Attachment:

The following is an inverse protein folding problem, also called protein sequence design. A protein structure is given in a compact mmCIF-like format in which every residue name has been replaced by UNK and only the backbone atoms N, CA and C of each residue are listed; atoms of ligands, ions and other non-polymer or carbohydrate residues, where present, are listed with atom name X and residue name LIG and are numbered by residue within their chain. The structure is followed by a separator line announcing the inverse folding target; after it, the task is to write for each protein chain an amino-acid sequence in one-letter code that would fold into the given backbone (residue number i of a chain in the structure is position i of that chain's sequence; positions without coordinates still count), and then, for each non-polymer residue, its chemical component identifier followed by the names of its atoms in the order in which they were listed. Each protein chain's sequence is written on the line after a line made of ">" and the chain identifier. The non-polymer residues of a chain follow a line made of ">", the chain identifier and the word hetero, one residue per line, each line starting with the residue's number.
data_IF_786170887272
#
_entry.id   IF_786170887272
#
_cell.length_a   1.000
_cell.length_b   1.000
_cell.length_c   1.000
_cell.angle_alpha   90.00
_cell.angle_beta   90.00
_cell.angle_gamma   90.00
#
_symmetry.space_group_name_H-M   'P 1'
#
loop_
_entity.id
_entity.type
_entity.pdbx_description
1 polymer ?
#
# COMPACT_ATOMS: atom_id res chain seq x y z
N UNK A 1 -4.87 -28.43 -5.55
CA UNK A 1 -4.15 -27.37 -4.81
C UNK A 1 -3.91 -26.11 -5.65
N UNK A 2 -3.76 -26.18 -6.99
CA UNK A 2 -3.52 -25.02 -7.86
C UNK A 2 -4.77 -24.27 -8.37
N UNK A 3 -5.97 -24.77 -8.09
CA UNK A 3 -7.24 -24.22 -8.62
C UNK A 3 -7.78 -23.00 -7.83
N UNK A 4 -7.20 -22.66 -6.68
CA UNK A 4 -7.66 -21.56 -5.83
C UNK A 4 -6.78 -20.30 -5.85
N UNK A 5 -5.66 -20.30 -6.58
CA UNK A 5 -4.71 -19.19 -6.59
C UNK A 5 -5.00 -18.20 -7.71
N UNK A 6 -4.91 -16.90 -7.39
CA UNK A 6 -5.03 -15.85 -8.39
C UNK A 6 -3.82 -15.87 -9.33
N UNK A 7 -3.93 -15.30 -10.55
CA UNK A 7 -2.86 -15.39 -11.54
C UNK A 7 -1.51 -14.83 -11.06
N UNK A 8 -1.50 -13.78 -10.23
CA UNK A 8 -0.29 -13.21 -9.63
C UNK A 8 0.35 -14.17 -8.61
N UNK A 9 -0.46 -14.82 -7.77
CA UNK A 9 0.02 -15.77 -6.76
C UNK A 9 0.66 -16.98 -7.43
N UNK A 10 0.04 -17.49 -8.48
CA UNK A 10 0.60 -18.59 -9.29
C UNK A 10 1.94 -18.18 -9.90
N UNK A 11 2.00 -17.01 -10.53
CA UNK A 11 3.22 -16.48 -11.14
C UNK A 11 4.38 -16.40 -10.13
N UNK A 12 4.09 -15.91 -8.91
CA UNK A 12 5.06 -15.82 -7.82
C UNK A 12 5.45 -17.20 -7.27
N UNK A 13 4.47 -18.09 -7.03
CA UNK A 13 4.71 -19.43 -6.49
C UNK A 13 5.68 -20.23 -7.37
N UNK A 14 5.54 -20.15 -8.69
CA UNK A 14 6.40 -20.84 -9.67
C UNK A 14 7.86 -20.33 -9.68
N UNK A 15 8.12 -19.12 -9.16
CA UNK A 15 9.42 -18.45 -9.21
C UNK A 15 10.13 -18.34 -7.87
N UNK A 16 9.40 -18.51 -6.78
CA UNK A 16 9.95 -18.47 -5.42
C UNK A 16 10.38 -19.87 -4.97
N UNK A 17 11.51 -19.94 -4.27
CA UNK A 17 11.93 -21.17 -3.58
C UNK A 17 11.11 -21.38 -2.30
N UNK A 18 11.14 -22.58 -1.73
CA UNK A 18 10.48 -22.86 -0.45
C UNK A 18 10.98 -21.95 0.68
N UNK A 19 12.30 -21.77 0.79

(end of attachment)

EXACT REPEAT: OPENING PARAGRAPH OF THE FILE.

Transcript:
The following is an inverse protein folding problem, also called protein sequence design. A protein structure is given in a compact mmCIF-like format in which every residue name has been replaced by UNK and only the backbone atoms N, CA and C of each residue are listed; atoms of ligands, ions and other non-polymer or carbohydrate residues, where present, are listed with atom name X and residue name LIG and are numbered by residue within their chain. The structure is followed by a separator line announcing the inverse folding target; after it, the task is to write for each protein chain an amino-acid sequence in one-letter code that would fold into the given backbone (residue number i of a chain in the structure is position i of that chain's sequence; positions without coordinates still count), and then, for each non-polymer residue, its chemical component identifier followed by the names of its atoms in the order in which they were listed. Each protein chain's sequence is written on the line after a line made of ">" and the chain identifier. The non-polymer residues of a chain follow a line made of ">", the chain identifier and the word hetero, one residue per line, each line starting with the residue's number.